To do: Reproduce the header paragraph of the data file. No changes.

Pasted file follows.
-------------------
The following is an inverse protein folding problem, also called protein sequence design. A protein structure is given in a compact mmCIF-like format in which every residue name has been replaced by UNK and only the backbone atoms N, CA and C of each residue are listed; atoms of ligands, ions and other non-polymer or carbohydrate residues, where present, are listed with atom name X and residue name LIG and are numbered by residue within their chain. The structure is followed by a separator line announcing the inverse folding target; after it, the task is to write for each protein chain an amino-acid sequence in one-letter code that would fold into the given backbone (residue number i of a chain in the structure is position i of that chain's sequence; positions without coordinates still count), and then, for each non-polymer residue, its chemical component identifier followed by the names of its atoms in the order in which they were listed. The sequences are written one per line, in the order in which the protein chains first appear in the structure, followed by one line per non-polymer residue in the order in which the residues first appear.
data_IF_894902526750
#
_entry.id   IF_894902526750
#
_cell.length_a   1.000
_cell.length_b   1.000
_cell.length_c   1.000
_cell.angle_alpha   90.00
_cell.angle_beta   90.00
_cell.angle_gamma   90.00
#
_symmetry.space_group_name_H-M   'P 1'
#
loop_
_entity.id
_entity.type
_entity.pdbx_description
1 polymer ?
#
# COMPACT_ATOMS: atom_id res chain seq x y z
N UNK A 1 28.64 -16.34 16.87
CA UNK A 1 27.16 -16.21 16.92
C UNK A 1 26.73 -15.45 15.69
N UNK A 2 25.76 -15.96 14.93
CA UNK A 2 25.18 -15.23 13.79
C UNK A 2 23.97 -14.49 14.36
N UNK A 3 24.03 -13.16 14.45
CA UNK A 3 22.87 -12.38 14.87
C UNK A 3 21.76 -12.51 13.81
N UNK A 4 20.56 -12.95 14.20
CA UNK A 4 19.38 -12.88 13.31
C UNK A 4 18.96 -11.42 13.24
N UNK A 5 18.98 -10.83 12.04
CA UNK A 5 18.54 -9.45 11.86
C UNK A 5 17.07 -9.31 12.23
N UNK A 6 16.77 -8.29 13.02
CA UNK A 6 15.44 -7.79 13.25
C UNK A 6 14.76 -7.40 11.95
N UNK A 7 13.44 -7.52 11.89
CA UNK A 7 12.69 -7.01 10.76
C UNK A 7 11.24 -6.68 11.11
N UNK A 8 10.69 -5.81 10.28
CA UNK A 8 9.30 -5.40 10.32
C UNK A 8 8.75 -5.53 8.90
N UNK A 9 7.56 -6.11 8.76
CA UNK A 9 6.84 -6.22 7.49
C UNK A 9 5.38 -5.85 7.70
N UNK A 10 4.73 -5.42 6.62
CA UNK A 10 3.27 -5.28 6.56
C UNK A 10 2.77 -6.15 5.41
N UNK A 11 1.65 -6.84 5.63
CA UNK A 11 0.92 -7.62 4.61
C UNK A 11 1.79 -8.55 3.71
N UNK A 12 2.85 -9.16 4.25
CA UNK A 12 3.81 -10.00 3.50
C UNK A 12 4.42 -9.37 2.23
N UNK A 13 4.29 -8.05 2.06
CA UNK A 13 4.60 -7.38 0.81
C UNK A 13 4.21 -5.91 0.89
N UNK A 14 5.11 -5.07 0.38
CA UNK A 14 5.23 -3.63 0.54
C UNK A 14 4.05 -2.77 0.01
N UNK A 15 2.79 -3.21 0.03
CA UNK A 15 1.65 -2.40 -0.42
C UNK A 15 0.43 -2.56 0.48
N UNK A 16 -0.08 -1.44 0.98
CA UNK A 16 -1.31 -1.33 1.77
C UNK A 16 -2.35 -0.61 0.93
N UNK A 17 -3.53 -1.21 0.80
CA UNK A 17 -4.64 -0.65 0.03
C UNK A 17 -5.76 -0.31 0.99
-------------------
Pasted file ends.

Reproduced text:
The following is an inverse protein folding problem, also called protein sequence design. A protein structure is given in a compact mmCIF-like format in which every residue name has been replaced by UNK and only the backbone atoms N, CA and C of each residue are listed; atoms of ligands, ions and other non-polymer or carbohydrate residues, where present, are listed with atom name X and residue name LIG and are numbered by residue within their chain. The structure is followed by a separator line announcing the inverse folding target; after it, the task is to write for each protein chain an amino-acid sequence in one-letter code that would fold into the given backbone (residue number i of a chain in the structure is position i of that chain's sequence; positions without coordinates still count), and then, for each non-polymer residue, its chemical component identifier followed by the names of its atoms in the order in which they were listed. The sequences are written one per line, in the order in which the protein chains first appear in the structure, followed by one line per non-polymer residue in the order in which the residues first appear.